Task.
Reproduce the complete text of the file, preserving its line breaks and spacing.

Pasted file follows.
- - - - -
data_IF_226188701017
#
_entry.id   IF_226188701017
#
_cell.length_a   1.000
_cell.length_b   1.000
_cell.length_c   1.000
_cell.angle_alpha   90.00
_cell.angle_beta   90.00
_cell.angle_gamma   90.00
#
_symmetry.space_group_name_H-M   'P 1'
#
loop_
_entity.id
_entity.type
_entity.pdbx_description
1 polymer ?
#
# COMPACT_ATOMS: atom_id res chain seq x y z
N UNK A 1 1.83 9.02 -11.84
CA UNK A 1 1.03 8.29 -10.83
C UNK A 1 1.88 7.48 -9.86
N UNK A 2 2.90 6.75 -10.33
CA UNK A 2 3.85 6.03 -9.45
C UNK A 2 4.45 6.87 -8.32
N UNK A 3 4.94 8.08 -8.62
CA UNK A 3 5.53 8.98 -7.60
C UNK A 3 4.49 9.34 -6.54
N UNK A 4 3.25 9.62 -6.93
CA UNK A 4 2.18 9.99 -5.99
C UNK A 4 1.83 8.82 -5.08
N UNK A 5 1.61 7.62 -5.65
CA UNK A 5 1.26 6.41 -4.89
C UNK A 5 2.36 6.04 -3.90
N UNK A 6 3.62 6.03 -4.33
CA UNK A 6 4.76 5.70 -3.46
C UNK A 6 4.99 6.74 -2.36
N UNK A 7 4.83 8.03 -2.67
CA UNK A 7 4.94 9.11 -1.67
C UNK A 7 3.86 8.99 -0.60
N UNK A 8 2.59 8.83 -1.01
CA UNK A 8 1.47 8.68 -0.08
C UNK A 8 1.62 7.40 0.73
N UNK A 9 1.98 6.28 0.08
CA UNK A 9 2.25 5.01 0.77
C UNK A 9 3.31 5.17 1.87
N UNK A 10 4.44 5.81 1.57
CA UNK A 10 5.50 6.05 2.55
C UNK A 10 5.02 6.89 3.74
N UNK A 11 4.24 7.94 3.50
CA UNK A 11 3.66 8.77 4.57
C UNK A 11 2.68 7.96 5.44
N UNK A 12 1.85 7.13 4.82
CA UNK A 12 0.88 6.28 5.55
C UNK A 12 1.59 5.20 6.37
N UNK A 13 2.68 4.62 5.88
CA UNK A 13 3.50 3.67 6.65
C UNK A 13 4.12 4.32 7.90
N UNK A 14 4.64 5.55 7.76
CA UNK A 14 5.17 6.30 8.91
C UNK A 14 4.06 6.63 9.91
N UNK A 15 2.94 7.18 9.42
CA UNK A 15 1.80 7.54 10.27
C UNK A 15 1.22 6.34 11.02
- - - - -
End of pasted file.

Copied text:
data_IF_226188701017
#
_entry.id   IF_226188701017
#
_cell.length_a   1.000
_cell.length_b   1.000
_cell.length_c   1.000
_cell.angle_alpha   90.00
_cell.angle_beta   90.00
_cell.angle_gamma   90.00
#
_symmetry.space_group_name_H-M   'P 1'
#
loop_
_entity.id
_entity.type
_entity.pdbx_description
1 polymer ?
#
# COMPACT_ATOMS: atom_id res chain seq x y z
N UNK A 1 1.83 9.02 -11.84
CA UNK A 1 1.03 8.29 -10.83
C UNK A 1 1.88 7.48 -9.86
N UNK A 2 2.90 6.75 -10.33
CA UNK A 2 3.85 6.03 -9.45
C UNK A 2 4.45 6.87 -8.32
N UNK A 3 4.94 8.08 -8.62
CA UNK A 3 5.53 8.98 -7.60
C UNK A 3 4.49 9.34 -6.54
N UNK A 4 3.25 9.62 -6.93
CA UNK A 4 2.18 9.99 -5.99
C UNK A 4 1.83 8.82 -5.08
N UNK A 5 1.61 7.62 -5.65
CA UNK A 5 1.26 6.41 -4.89
C UNK A 5 2.36 6.04 -3.90
N UNK A 6 3.62 6.03 -4.33
CA UNK A 6 4.76 5.70 -3.46
C UNK A 6 4.99 6.74 -2.36
N UNK A 7 4.83 8.03 -2.67
CA UNK A 7 4.94 9.11 -1.67
C UNK A 7 3.86 8.99 -0.60
N UNK A 8 2.59 8.83 -1.01
CA UNK A 8 1.47 8.68 -0.08
C UNK A 8 1.62 7.40 0.73
N UNK A 9 1.98 6.28 0.08
CA UNK A 9 2.25 5.01 0.77
C UNK A 9 3.31 5.17 1.87
N UNK A 10 4.44 5.81 1.57
CA UNK A 10 5.50 6.05 2.55
C UNK A 10 5.02 6.89 3.74
N UNK A 11 4.24 7.94 3.50
CA UNK A 11 3.66 8.77 4.57
C UNK A 11 2.68 7.96 5.44
N UNK A 12 1.85 7.13 4.82
CA UNK A 12 0.88 6.28 5.55
C UNK A 12 1.59 5.20 6.37
N UNK A 13 2.68 4.62 5.88
CA UNK A 13 3.50 3.67 6.65
C UNK A 13 4.12 4.32 7.90
N UNK A 14 4.64 5.55 7.76
CA UNK A 14 5.17 6.30 8.91
C UNK A 14 4.06 6.63 9.91
N UNK A 15 2.94 7.18 9.42
CA UNK A 15 1.80 7.54 10.27
C UNK A 15 1.22 6.34 11.02